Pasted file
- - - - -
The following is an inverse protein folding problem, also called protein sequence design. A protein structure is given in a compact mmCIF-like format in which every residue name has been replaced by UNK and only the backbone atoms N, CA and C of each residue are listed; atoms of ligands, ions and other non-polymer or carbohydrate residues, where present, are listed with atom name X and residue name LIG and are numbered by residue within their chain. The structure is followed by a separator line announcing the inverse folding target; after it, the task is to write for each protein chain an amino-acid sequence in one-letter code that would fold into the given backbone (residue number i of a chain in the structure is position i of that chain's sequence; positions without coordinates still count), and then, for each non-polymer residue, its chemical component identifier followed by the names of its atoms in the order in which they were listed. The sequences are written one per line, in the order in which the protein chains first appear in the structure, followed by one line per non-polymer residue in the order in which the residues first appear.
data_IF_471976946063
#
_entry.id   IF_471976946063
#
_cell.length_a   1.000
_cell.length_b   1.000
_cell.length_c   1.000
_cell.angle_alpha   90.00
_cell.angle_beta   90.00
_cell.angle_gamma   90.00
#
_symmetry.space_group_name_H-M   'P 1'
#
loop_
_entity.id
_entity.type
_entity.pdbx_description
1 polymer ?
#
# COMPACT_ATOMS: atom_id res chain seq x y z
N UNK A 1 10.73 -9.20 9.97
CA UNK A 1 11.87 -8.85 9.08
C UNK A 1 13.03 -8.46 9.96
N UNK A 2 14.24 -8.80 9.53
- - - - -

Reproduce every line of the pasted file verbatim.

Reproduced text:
The following is an inverse protein folding problem, also called protein sequence design. A protein structure is given in a compact mmCIF-like format in which every residue name has been replaced by UNK and only the backbone atoms N, CA and C of each residue are listed; atoms of ligands, ions and other non-polymer or carbohydrate residues, where present, are listed with atom name X and residue name LIG and are numbered by residue within their chain. The structure is followed by a separator line announcing the inverse folding target; after it, the task is to write for each protein chain an amino-acid sequence in one-letter code that would fold into the given backbone (residue number i of a chain in the structure is position i of that chain's sequence; positions without coordinates still count), and then, for each non-polymer residue, its chemical component identifier followed by the names of its atoms in the order in which they were listed. The sequences are written one per line, in the order in which the protein chains first appear in the structure, followed by one line per non-polymer residue in the order in which the residues first appear.
data_IF_471976946063
#
_entry.id   IF_471976946063
#
_cell.length_a   1.000
_cell.length_b   1.000
_cell.length_c   1.000
_cell.angle_alpha   90.00
_cell.angle_beta   90.00
_cell.angle_gamma   90.00
#
_symmetry.space_group_name_H-M   'P 1'
#
loop_
_entity.id
_entity.type
_entity.pdbx_description
1 polymer ?
#
# COMPACT_ATOMS: atom_id res chain seq x y z
N UNK A 1 10.73 -9.20 9.97
CA UNK A 1 11.87 -8.85 9.08
C UNK A 1 13.03 -8.46 9.96
N UNK A 2 14.24 -8.80 9.53